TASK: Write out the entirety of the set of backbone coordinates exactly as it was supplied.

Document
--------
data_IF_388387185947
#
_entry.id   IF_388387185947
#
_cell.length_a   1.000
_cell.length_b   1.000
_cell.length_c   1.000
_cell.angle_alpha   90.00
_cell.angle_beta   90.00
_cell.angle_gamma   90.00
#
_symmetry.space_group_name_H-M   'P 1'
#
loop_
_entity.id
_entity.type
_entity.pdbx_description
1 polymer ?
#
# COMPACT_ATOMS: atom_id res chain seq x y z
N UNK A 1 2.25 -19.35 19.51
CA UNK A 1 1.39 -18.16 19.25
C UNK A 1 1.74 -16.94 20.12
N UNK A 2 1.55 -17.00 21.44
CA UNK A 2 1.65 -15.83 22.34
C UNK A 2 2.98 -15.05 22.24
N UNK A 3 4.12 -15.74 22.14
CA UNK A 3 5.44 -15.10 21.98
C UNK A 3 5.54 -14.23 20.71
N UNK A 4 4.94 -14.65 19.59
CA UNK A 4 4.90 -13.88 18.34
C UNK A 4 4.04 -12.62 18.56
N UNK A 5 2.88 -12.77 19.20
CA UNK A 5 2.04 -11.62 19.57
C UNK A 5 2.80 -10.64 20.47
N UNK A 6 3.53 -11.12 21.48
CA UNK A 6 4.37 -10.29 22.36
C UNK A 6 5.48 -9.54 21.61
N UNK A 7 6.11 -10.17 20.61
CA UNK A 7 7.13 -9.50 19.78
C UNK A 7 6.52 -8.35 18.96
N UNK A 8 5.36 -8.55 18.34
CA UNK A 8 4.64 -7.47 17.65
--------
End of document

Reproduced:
data_IF_388387185947
#
_entry.id   IF_388387185947
#
_cell.length_a   1.000
_cell.length_b   1.000
_cell.length_c   1.000
_cell.angle_alpha   90.00
_cell.angle_beta   90.00
_cell.angle_gamma   90.00
#
_symmetry.space_group_name_H-M   'P 1'
#
loop_
_entity.id
_entity.type
_entity.pdbx_description
1 polymer ?
#
# COMPACT_ATOMS: atom_id res chain seq x y z
N UNK A 1 2.25 -19.35 19.51
CA UNK A 1 1.39 -18.16 19.25
C UNK A 1 1.74 -16.94 20.12
N UNK A 2 1.55 -17.00 21.44
CA UNK A 2 1.65 -15.83 22.34
C UNK A 2 2.98 -15.05 22.24
N UNK A 3 4.12 -15.74 22.14
CA UNK A 3 5.44 -15.10 21.98
C UNK A 3 5.54 -14.23 20.71
N UNK A 4 4.94 -14.65 19.59
CA UNK A 4 4.90 -13.88 18.34
C UNK A 4 4.04 -12.62 18.56
N UNK A 5 2.88 -12.77 19.20
CA UNK A 5 2.04 -11.62 19.57
C UNK A 5 2.80 -10.64 20.47
N UNK A 6 3.53 -11.12 21.48
CA UNK A 6 4.37 -10.29 22.36
C UNK A 6 5.48 -9.54 21.61
N UNK A 7 6.11 -10.17 20.61
CA UNK A 7 7.13 -9.50 19.78
C UNK A 7 6.52 -8.35 18.96
N UNK A 8 5.36 -8.55 18.34
CA UNK A 8 4.64 -7.47 17.65